The warp which, along with the back filling, actually forms the second face (back) of double, triple, or quadruple fabrics.
The application of latex or adhesive to the back of a carpet to anchor the tufts, usually followed immediately by addition of a secondary backing material such as woven jute or nonwoven polypropylene.
A material with an extra warp or filling added for weight and warmth. Satin-weave and twill-weave constructions are frequently used in the design of backed cloth because they are relatively resistant to the passage of air.
A solution composed of varying amounts of cornstarch, China clay, talc, and tallow that is applied to the back side of low-grade, low-cost cloth to change its hand, improve its appearance, and increase its weight.
A general term for any system of yarn which interlaces on the back of a textile material. 2. A knit or woven fabric or plastic foam bonded to a face fabric. 3. A knot or woven fabric bonded to a vinyl or other plastic sheet material. 4. See CARPET BACKING
1. Rewinding yarn or fiber from one type of package to another. 2. Winding yarn as it is de-knit.
Fiber used for medical applications, socks, shoe liners, etc., in which bactericides are introduced directly into the fiber matrix as opposed to fiber simply having a bactericidal finish applied.
1. A fabric woven in cylindrical or tubular form on an ordinary cam loom and used for grain bags, etc. 2. Fabric bulging caused by extension at the knees, elbows, etc., of a garment lacking dimensional stability.
A term describing a woven fabric with the same size yarn and the same number of threads per inch in both the warp and the filling direction. Also see SQUARE CONSTRUCTION
In a plied yarn or cord, an arrangement of twist which will not cause the yarn or cord to twist on itself of kink when held in an open loop.
A bag, sack, square or oblong box, or package into which silk, staple fibers, or tow are compressed. The common shipping and storage package for these fibers.
A standard method of reducing water-insoluble substances such as pigments or dye-stuffs to a fine state of division. It consists of a cylinder, rotating on an axis, partly filled with steel balls, porcelain balls, or common pebbles. The controlling factors are size of balls, relative volumes occupied by balls and substance, type and quality of substance, and rate and time of rotation.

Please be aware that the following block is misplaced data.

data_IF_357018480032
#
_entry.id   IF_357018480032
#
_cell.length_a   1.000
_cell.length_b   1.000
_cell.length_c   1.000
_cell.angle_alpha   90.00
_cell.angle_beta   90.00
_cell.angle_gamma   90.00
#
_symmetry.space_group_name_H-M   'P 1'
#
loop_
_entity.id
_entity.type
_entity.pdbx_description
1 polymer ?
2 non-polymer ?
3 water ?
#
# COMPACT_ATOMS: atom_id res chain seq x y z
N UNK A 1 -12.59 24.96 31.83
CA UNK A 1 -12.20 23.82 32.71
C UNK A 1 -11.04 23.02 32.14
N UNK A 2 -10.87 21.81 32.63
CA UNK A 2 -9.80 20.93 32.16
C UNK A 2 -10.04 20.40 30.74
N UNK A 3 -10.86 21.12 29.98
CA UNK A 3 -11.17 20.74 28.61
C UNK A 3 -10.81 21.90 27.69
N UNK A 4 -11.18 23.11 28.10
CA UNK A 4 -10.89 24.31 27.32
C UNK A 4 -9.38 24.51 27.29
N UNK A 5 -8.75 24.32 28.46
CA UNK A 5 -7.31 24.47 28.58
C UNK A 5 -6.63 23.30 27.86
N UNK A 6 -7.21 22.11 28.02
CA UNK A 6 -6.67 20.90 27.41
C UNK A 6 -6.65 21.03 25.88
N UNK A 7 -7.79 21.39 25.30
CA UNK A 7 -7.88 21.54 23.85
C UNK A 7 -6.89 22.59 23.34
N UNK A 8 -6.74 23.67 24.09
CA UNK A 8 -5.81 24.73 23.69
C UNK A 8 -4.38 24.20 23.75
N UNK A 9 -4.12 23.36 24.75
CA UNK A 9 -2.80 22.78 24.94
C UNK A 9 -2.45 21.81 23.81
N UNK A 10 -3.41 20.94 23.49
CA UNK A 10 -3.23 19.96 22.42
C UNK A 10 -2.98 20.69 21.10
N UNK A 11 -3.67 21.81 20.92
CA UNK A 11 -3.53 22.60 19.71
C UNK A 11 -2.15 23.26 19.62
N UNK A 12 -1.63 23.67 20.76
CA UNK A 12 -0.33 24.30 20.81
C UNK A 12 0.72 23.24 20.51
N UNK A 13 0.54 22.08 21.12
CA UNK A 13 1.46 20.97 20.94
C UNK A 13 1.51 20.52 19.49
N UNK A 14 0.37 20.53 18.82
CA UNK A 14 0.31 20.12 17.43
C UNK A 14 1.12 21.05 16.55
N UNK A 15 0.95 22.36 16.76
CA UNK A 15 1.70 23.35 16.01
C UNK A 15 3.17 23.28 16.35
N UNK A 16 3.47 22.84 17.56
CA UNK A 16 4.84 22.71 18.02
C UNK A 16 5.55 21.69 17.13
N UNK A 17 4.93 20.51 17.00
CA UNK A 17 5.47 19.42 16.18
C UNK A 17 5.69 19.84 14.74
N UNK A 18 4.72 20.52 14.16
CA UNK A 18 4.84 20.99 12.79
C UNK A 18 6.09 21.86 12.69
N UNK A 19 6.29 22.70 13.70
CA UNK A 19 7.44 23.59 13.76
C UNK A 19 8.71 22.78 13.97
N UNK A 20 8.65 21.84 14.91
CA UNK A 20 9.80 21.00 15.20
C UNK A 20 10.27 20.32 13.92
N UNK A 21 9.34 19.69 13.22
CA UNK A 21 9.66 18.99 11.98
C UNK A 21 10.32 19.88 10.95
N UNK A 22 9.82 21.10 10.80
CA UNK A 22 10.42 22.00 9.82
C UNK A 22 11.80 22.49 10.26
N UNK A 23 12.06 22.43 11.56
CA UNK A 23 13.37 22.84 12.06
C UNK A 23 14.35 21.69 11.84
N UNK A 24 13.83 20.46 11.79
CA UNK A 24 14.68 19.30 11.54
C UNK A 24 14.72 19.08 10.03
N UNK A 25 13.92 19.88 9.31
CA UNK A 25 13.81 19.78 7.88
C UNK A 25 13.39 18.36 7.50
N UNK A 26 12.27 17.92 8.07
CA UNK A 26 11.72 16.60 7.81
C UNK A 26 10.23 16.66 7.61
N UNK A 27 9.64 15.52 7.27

Parallel threads in the form of a twist-less rope wound into a large ball. When wound mechanically with quick traverse a ball warp may be made in the form of a large cylindrical package.
The curved paths of running yarns about the take-up package during spinning, down-twisting, plying, or winding, or while they are being withdrawn over-end from packages under appropriate yarn-winding conditions.
A plain-weave cloth having the same breaking strength in each direction. This fabric is made from fine (60s to 100s) combed yarn woven to constructions of 92 x 108 to 116 x 128. Vulcanized balloon fabric is used for air cells in planes and barrage balloons.
BANDING, HEAVY TOW
Nonuniform distribution of filaments across towband width.
A coarse homespun linen made on narrow hand looms in Ireland.
Another name for a yarn creel.
Adjacent stripes of varying width used to represent alpha-numeric characters. These permit rapid reading by means of electronic scanners.
1. A silk, rayon, or manufactured fiber necktie fabric with a broken rib weave and a characteristic pebbly appearance. 2. A fine, dress fabric with a silk warp and worsted filling, woven in a broken filling rib which completely covers the warp. 3. A smooth-faced worsted uniform cloth with an indistinct twilled basket weave of fine two-ply yarns.
The removal of bark from wood prior to pulping.
A defect characterized by bars or streaks, filling-wise in woven fabrics or course-wise in weft-knit fabrics, caused by uneven tension in knitting, defective yarn, improper needle action, or other similar factors. See FILLING BARRE
In coated fabrics, the underlying substrate (q.v.).
A term describing substances having an alkaline nature. Bases may or may not be water soluble.
A class of positive-ion-carrying dyes known for their brilliant hues. Basic dyes are composed of large-molecule, water-soluble salts that have a direct affinity for wool and silk and can be applied to cotton with a mordant. The fastness of basic dyes on these fibers is very poor.Basic dyes are also used on basic-dyeable acrylics, modacrylics, nylons, and polyesters, on which they exhibit reasonably good fastness. Also see CATIONIC DYES DYES
The weight of a unit area of fabric. Examples are ounces per square yard and grams per square centimeter.
In this knit construction, purl and plain loops are combined with a preponderance of purl loops in the pattern courses to give a basket-weave effect.